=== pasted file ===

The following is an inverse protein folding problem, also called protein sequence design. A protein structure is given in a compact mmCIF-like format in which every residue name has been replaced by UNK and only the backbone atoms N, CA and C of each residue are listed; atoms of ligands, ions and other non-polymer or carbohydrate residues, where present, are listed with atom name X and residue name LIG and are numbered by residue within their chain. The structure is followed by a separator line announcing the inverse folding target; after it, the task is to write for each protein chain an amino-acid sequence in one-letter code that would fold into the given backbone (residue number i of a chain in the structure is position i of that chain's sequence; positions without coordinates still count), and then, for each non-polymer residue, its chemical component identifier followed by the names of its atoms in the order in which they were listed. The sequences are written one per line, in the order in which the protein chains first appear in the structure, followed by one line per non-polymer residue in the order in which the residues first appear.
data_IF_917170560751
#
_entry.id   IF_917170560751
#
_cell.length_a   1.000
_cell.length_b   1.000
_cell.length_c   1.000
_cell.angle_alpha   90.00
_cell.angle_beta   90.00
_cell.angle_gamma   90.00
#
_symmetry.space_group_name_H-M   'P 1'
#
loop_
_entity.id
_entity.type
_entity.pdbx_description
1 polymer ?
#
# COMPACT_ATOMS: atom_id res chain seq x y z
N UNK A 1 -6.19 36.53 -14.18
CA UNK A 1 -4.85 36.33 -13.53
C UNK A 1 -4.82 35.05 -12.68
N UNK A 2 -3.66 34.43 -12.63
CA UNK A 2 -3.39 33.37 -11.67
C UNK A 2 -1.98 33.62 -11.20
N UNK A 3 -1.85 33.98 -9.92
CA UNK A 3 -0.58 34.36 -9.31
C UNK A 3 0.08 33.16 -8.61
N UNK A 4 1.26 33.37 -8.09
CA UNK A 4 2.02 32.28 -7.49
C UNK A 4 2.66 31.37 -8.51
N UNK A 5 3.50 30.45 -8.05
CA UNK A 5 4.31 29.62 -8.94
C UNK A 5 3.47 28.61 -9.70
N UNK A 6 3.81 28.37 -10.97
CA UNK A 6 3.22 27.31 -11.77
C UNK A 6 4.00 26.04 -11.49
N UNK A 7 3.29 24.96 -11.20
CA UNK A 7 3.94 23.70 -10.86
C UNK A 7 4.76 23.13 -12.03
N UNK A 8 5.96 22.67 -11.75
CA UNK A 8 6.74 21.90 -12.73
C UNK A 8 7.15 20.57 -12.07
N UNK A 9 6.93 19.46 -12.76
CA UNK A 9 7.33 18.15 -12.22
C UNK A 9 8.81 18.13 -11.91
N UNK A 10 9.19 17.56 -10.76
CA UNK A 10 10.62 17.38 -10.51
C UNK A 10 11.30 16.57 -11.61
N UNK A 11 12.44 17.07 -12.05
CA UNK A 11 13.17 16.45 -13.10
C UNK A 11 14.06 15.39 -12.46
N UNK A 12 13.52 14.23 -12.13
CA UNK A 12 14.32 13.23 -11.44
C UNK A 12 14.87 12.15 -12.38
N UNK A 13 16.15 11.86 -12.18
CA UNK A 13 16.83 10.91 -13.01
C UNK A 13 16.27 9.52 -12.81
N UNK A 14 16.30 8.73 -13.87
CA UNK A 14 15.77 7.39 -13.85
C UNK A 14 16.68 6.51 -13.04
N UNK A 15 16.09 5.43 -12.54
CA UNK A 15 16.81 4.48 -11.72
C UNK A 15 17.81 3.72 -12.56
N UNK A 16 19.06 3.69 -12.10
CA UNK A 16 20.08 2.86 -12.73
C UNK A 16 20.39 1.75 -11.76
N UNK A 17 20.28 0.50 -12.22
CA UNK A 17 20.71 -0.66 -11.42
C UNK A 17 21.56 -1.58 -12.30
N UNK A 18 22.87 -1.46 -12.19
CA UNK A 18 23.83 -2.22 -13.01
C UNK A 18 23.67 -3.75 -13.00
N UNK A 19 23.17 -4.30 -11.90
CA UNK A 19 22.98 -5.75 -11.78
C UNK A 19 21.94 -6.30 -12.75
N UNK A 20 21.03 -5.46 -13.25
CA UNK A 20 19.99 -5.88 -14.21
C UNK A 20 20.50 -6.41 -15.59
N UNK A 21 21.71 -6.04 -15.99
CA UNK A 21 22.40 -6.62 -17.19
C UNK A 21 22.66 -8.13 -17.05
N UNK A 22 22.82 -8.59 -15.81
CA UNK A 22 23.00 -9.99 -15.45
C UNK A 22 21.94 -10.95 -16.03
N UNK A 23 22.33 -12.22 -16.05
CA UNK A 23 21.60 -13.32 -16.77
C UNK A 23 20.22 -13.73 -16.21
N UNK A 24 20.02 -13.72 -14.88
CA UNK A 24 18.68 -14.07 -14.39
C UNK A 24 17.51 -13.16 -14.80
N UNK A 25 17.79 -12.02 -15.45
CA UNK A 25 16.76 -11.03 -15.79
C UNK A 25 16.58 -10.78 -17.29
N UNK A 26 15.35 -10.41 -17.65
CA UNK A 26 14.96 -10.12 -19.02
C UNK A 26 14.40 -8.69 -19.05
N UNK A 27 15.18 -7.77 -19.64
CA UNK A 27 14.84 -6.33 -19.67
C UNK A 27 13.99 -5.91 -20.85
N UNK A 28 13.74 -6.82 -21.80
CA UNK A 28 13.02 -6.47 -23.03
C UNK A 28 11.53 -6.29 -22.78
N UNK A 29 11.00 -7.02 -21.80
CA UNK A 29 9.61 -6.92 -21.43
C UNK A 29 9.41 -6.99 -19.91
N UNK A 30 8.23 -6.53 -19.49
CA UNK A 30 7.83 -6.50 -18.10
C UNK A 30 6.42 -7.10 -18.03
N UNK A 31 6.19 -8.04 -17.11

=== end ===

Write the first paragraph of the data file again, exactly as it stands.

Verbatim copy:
The following is an inverse protein folding problem, also called protein sequence design. A protein structure is given in a compact mmCIF-like format in which every residue name has been replaced by UNK and only the backbone atoms N, CA and C of each residue are listed; atoms of ligands, ions and other non-polymer or carbohydrate residues, where present, are listed with atom name X and residue name LIG and are numbered by residue within their chain. The structure is followed by a separator line announcing the inverse folding target; after it, the task is to write for each protein chain an amino-acid sequence in one-letter code that would fold into the given backbone (residue number i of a chain in the structure is position i of that chain's sequence; positions without coordinates still count), and then, for each non-polymer residue, its chemical component identifier followed by the names of its atoms in the order in which they were listed. The sequences are written one per line, in the order in which the protein chains first appear in the structure, followed by one line per non-polymer residue in the order in which the residues first appear.